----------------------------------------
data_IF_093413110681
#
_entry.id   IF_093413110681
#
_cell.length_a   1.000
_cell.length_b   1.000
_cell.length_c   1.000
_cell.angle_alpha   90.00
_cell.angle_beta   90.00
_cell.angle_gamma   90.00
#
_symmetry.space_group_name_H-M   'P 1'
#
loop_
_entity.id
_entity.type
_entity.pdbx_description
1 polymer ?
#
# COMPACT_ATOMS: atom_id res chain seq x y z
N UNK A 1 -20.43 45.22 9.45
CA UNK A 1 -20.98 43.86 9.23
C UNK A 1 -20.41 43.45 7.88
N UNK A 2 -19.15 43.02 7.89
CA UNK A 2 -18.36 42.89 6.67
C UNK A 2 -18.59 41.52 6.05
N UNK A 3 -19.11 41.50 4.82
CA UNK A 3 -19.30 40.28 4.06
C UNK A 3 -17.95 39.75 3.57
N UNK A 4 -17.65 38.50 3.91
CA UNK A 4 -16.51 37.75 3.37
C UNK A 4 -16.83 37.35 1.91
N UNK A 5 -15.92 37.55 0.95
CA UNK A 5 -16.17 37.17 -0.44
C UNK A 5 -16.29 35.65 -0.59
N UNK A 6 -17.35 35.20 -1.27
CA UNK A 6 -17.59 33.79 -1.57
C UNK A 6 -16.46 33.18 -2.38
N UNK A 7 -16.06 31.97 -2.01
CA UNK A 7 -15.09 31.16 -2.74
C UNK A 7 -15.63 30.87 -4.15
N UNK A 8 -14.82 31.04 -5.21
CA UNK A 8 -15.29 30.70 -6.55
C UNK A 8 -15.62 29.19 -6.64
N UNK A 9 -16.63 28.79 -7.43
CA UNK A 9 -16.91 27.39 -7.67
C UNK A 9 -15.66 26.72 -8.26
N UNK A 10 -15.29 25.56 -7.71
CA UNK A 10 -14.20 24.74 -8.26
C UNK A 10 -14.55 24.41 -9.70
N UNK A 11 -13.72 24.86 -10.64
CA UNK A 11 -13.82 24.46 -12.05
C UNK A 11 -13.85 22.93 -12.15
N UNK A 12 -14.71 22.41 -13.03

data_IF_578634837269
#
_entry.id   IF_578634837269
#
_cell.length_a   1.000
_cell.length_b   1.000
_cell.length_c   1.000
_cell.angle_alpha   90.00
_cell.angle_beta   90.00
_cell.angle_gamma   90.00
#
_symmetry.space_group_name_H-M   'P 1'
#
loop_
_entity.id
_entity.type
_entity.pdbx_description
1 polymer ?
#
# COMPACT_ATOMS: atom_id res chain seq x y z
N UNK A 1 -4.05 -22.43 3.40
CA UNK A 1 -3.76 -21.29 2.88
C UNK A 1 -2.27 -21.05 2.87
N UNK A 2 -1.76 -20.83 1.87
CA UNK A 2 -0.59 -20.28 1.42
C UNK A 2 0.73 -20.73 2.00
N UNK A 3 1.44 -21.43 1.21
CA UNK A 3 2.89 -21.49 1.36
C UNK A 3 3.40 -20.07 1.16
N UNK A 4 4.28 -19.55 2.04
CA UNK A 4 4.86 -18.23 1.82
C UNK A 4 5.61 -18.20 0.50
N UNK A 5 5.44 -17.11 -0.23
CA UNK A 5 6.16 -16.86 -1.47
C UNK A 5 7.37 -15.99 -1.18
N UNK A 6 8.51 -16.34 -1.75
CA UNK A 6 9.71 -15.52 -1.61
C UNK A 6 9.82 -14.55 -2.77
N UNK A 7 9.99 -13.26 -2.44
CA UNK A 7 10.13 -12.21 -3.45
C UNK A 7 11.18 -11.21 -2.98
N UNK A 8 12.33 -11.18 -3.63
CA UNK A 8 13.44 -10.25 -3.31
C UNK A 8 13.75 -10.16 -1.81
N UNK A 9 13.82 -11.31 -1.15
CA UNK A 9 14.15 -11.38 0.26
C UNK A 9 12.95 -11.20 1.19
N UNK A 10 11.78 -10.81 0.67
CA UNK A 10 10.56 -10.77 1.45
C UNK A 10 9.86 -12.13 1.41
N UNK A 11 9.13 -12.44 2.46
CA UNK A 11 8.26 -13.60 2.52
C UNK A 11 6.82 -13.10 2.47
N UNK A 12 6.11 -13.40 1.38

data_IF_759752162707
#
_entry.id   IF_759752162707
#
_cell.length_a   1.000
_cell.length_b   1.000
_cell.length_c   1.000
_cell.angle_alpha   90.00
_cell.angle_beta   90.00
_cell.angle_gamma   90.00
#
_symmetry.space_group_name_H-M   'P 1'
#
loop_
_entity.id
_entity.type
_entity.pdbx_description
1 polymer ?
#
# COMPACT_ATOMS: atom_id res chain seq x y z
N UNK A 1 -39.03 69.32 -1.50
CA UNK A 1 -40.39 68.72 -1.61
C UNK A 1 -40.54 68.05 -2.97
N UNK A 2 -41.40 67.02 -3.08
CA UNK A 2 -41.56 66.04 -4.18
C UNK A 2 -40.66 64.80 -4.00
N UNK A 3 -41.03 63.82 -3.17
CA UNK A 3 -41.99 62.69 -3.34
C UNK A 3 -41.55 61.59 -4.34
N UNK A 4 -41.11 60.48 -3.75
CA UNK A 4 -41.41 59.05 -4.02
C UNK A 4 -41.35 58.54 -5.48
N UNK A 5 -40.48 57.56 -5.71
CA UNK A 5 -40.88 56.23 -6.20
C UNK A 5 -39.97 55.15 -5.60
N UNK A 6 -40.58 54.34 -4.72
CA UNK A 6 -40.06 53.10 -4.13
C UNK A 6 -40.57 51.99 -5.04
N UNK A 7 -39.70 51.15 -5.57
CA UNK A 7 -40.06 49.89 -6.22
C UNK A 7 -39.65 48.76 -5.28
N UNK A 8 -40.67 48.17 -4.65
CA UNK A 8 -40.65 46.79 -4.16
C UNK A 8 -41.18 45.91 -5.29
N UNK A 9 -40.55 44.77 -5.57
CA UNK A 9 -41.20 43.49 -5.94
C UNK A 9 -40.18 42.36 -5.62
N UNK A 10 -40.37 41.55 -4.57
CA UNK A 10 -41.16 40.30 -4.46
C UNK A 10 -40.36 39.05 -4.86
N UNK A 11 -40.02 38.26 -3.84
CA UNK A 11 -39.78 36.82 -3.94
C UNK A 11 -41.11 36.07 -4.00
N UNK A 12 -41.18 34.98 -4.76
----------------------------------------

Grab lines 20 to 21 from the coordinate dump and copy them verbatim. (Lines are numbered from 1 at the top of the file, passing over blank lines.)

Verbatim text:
# COMPACT_ATOMS: atom_id res chain seq x y z
N UNK A 1 -20.43 45.22 9.45